Each cooler started with two 10 lb. bags of ice. The weather was in low 90s during the test, the coolers were in full sun for most of the morning, and we opened them several times throughout the day. The ice melted in the Coleman in 39 hours and the Ozark Trail in 73 hours. The water turned warm in both coolers fairly quickly after the ice melted.

The second test was Coleman vs. YETI.

Each cooler started with two 10 lb. bags of ice and two gallon bottles of water. The weather was in the high 90s during the test, the coolers were in full sun for most of the morning, and we opened them several times throughout the day. The ice melted in the Coleman in 24 hours and the YETI in 48 hours. What I found most fascinating about this test is that the water in the YETI stayed cold for three additional days after the ice melted. The water was cold enough that had the gallon jugs been milk, we would have been able to drink out of them for three days after the ice melted. All-in-all, the YETI lasted for five days and the Coleman for one day.

The majority of coolers on the market claim to hold ice for an extended period of time. The reality is that it is dependent upon so many factors. Temperature, how many times the cooler is opened, whether or not the cooler was pre-cooled, the type of ice being used, the type of insulation in the cooler, ect. If you plan to live out of a cooler for a long period or regularly use it for longer periods, I would suggest investing in a rotomolded cooler like a YETI that is truly made to keep food cold for longer periods of time. If you’re on the fence about spending the money, consider how long you will be gone and what it would cost to add ice to your cooler everyday. For us, while a YETI required a larger initial investment, we will save money (and use less water) over time. Many companies and sporting stores make or sell rotomolded coolers. If you are interested in purchasing one, considering waiting for a sale, like the REI 20% off member sale.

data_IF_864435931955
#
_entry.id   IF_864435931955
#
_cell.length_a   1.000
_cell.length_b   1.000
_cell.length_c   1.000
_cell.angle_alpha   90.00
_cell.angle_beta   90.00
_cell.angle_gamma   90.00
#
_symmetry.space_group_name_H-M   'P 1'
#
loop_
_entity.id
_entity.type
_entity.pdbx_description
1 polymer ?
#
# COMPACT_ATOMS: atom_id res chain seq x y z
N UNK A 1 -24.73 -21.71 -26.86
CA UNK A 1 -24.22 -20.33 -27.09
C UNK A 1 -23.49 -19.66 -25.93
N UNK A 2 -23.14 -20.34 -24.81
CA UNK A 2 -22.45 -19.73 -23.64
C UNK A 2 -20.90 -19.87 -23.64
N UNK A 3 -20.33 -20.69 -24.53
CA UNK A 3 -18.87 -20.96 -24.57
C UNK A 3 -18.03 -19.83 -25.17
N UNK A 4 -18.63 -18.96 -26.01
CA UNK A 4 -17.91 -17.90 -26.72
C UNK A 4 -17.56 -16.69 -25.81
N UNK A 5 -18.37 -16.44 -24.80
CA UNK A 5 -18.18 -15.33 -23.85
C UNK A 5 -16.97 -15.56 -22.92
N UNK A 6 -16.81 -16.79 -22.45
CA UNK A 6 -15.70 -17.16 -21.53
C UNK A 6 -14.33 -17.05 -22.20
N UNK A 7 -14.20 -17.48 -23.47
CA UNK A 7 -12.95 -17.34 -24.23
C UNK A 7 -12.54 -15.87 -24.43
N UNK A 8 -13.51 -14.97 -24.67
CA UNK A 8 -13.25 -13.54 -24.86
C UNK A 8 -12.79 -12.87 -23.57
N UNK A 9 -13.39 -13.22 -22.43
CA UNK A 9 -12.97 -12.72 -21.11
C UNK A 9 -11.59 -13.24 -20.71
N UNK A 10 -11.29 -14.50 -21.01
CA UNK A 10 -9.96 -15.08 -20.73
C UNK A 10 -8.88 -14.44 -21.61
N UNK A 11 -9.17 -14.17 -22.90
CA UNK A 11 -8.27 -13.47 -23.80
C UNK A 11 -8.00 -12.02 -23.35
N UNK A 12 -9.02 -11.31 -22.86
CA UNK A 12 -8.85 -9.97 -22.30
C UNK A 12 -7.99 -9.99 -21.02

Lastly, here is our list of pros and cons for the three coolers we tested:

Coleman

Pros: Works well for day or weekend trips; has wheels so it’s easy to move around; lightest weight and lowest price point of the three; easy to open and close.

Cons: Ice needs to be replaced daily.

Ozark Trail

Pros: Held ice longer than Coleman; cheapest rotomolded cooler on the market.

Cons: Drain plug either leaks or collects condensation intermittently; heavier than Coleman, Yeti, and other rotomolded coolers; does not have wheels; the latches were tough to open and close.

YETI

Pros: Held ice longer than Coleman and Ozark Trail and stayed cooler inside for significantly longer; latches are fairly easy to open and close; ideal for any length trip.

Cons: Heavier than Coleman; does not have wheels; most expensive of the three tested.

I hope you found this cooler test/review to be helpful. For a long time I have been wanting to know what the YETI fuss is all about and now I know. If you have any cooler tips or recommendations, please free to share in the comments!

**Update 5/27/2019: We’ve had the Yeti now for two years and still love it. At one point I was keeping track of how much ice we were saving to figure out the breakeven but I lost track. I’ve yet to dump out a cooler of food due to water logging so all is well. My only complaint is that the cooler we have does not have wheels. I recently saw that Yeti is making wheeled coolers so if you are in the market definitely check those out.

32 replies
  1. Paula
    Paula says:

    For future information, RTIC Coolers are always on display in large quantities at the Buc-ees Convenience stores in Texas!! No need to special order or wait for delivery.